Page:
Indian philosophy in dynamics (like Th. Gomperz)

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Reply Sat 5 Dec, 2009 08:19 am
Recently I have read a very interesting book by Th. Gomperz "Greek Thinkers". It presents Greek philosophy in its development and this is the best book on history of philosophy I have met by far. Now I should like to read something on Indian philosophy, which also doesn't only present a description of ideas but shows what were the reasons for them to come into being.
 
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Reply Sat 5 Dec, 2009 11:47 am
@Eudaimon,
Hands down, I would have to say that the best book on Indian philosophy, both in terms of substantial philosophical content, but also in intellectual and actual history, would be Classical Indian Philosophy by J.N. Mohanty. The author is phenomenal in both approach and in the way he provides a simplified explanation of complex and obscenely abstract notions. I also had the fortune to audit a metaphysics class of his. Interestingly enough, he is also one of the predominant scholars in the US on phenomenology as well. The guy is simply great, like an Indian Yoda.

Just to give you a preview of the book, the first section gives you a basic overview of Indian philosophical history, as well as a crash course in Vedic, naturalistic, and skeptical schools. He then dives right into the abstract parts of Indian Epistemology (parmana sastra) and metaphysics (prameya sastra). What I have really come to appreciate in the book is how definite theories like true cognition (prama) are explained and how they form a syllogistic chain from one to the other, from prama to pramanya, from perception (pratyaska) to inference (anumana). After a very thorough analysis of the metaphysics, he then goes into the more historical aspects which put the philosophy in context (which is what I would assume you would find useful since you not only want a basic descriptions of ideas, but also show the reasons as well). The two sections that deal with the contextual areas are the philosophies of law, politics, and morals (dharma sastras) as well as religion and art.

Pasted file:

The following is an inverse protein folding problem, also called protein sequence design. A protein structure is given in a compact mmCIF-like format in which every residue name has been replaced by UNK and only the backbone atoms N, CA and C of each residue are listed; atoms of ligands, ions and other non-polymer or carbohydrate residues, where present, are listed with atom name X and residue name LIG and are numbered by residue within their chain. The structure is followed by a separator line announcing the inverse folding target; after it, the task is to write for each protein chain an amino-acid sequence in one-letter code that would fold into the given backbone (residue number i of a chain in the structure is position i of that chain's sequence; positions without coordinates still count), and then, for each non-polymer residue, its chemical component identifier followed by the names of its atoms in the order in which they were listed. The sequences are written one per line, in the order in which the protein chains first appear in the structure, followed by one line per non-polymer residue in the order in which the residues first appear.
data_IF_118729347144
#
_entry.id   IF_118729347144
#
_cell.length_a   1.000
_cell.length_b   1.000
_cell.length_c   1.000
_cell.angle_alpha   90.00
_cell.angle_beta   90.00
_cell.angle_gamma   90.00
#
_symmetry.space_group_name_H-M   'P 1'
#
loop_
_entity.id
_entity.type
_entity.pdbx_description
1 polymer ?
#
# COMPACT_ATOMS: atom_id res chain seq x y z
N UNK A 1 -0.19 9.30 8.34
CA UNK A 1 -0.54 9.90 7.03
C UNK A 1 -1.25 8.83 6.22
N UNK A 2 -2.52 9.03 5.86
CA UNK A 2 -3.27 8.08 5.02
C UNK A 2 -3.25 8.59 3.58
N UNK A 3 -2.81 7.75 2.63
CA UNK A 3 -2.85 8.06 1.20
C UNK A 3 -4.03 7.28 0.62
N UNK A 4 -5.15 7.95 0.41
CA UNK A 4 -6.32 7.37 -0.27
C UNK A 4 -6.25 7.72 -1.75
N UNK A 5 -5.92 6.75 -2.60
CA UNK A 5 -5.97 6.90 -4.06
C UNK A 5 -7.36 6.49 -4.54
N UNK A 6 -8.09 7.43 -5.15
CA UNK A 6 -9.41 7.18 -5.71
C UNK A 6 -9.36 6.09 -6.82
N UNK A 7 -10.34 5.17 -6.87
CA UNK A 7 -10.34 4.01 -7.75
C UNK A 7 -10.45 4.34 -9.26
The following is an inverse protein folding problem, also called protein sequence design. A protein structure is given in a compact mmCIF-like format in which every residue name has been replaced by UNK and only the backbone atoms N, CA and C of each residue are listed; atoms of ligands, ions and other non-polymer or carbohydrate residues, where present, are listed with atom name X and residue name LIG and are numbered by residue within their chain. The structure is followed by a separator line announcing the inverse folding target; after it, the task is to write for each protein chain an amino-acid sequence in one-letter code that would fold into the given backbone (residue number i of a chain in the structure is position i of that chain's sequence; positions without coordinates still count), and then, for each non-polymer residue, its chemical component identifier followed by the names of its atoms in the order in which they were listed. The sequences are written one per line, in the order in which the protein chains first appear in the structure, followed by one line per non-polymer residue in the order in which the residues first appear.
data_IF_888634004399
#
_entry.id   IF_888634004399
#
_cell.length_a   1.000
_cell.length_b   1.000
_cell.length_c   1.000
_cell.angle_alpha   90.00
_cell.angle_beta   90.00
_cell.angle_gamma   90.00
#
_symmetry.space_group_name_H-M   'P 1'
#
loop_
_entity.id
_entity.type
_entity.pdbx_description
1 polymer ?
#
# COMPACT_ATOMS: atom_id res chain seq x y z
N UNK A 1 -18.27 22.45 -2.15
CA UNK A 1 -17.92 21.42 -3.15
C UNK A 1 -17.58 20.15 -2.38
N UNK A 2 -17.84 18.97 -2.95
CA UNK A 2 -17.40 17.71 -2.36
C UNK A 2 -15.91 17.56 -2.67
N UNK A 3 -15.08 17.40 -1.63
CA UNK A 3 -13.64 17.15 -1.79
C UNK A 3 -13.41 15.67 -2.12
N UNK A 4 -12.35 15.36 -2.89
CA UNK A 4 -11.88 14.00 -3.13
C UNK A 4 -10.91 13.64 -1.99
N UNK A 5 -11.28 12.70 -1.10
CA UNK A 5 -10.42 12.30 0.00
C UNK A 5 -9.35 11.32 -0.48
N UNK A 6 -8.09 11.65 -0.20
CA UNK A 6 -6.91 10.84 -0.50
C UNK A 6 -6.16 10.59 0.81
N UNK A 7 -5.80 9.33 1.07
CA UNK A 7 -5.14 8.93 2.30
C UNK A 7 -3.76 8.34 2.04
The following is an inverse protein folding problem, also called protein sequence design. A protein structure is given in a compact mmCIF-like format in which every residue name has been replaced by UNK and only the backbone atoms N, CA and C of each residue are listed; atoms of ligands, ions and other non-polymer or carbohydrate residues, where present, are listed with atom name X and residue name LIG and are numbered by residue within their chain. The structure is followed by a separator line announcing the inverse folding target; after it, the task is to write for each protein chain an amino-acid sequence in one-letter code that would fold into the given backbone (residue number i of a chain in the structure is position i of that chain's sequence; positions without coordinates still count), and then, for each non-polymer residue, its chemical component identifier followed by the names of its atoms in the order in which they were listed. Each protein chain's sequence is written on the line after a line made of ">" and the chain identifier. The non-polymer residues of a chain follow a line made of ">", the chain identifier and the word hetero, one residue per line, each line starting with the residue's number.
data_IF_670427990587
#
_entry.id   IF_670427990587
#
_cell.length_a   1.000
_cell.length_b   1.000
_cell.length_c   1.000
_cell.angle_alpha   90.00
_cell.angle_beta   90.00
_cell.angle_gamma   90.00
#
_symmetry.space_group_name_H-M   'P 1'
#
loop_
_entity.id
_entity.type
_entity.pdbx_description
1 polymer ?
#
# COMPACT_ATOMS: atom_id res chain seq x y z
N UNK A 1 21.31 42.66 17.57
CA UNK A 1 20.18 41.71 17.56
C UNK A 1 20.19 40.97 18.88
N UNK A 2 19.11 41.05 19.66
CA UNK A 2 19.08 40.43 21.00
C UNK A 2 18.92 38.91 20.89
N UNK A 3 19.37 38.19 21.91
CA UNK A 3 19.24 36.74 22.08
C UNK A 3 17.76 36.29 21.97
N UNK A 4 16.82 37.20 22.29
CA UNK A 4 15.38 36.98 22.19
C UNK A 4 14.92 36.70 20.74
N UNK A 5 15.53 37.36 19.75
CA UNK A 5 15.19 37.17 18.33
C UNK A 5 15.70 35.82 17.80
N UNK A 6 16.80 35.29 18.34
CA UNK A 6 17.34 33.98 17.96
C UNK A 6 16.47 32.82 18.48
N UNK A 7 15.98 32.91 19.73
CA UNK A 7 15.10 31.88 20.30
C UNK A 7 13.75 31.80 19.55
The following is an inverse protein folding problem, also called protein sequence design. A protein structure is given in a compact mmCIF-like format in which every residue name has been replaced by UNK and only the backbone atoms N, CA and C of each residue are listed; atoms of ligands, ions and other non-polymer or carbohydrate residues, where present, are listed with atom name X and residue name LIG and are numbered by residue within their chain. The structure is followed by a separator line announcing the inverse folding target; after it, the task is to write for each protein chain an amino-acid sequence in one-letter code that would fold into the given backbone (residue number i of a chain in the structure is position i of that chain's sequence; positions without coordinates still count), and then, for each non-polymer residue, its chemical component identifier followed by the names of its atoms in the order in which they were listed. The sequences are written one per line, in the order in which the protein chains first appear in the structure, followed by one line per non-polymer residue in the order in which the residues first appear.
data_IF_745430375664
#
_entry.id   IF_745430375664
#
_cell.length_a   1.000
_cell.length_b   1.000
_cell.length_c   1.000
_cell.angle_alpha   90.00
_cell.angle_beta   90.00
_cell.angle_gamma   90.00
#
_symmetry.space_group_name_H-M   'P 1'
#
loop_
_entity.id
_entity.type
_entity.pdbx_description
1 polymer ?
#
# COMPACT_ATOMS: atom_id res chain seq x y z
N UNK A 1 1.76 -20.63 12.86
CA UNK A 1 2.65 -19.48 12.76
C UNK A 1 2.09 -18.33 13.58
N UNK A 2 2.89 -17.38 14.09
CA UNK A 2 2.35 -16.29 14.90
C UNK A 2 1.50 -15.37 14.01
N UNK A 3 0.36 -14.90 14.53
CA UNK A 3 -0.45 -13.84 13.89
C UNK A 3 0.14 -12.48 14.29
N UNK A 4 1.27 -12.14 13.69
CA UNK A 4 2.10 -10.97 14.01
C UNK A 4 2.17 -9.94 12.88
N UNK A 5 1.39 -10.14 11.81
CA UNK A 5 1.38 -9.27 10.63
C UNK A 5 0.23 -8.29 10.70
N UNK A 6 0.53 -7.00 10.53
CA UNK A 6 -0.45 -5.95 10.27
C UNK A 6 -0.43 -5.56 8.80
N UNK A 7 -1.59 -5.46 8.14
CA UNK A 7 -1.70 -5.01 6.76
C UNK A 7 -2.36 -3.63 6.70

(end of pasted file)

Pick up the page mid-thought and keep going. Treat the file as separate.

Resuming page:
Everything is nicely compartmentalized though, so if you don't feel like looking at the philosophy first, you can skip to page 95 and start on the background first. Another thing that is invaluable is that he actually took the time to comprise a Sanskrit compendium of almost all the major terms (appn #4). A gripe I have with many Indian philosophy books is that they briefly introduce you to the Sanskrit terms and then leave it at that, or not even bother to explain it to you. Jitendra goes to great lengths to make sure you get it.

Well there is my book report for the day. LOL!
 
 

 
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